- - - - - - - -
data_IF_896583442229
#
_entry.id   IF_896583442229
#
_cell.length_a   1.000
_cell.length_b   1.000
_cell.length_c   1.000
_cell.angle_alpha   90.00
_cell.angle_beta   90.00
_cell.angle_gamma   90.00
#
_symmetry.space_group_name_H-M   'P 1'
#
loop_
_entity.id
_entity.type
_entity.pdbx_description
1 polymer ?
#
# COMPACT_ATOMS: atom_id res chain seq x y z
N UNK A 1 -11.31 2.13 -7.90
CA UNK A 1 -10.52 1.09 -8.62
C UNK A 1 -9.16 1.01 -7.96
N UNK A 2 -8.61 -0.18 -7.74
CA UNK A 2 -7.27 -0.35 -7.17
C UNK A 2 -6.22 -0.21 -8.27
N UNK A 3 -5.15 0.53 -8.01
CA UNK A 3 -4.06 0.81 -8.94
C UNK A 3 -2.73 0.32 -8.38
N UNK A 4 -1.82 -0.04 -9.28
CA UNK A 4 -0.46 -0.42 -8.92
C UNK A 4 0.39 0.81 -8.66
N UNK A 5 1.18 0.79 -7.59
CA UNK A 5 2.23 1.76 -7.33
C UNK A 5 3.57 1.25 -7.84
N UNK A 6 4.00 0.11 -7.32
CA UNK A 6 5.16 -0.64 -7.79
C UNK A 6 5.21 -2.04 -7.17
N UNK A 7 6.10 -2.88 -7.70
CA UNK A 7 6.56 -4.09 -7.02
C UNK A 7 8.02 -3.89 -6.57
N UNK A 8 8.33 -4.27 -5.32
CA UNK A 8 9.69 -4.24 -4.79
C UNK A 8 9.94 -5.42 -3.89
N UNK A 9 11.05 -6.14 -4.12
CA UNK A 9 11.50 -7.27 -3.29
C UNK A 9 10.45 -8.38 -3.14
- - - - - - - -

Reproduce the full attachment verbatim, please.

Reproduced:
data_IF_896583442229
#
_entry.id   IF_896583442229
#
_cell.length_a   1.000
_cell.length_b   1.000
_cell.length_c   1.000
_cell.angle_alpha   90.00
_cell.angle_beta   90.00
_cell.angle_gamma   90.00
#
_symmetry.space_group_name_H-M   'P 1'
#
loop_
_entity.id
_entity.type
_entity.pdbx_description
1 polymer ?
#
# COMPACT_ATOMS: atom_id res chain seq x y z
N UNK A 1 -11.31 2.13 -7.90
CA UNK A 1 -10.52 1.09 -8.62
C UNK A 1 -9.16 1.01 -7.96
N UNK A 2 -8.61 -0.18 -7.74
CA UNK A 2 -7.27 -0.35 -7.17
C UNK A 2 -6.22 -0.21 -8.27
N UNK A 3 -5.15 0.53 -8.01
CA UNK A 3 -4.06 0.81 -8.94
C UNK A 3 -2.73 0.32 -8.38
N UNK A 4 -1.82 -0.04 -9.28
CA UNK A 4 -0.46 -0.42 -8.92
C UNK A 4 0.39 0.81 -8.66
N UNK A 5 1.18 0.79 -7.59
CA UNK A 5 2.23 1.76 -7.33
C UNK A 5 3.57 1.25 -7.84
N UNK A 6 4.00 0.11 -7.32
CA UNK A 6 5.16 -0.64 -7.79
C UNK A 6 5.21 -2.04 -7.17
N UNK A 7 6.10 -2.88 -7.70
CA UNK A 7 6.56 -4.09 -7.02
C UNK A 7 8.02 -3.89 -6.57
N UNK A 8 8.33 -4.27 -5.32
CA UNK A 8 9.69 -4.24 -4.79
C UNK A 8 9.94 -5.42 -3.89
N UNK A 9 11.05 -6.14 -4.12
CA UNK A 9 11.50 -7.27 -3.29
C UNK A 9 10.45 -8.38 -3.14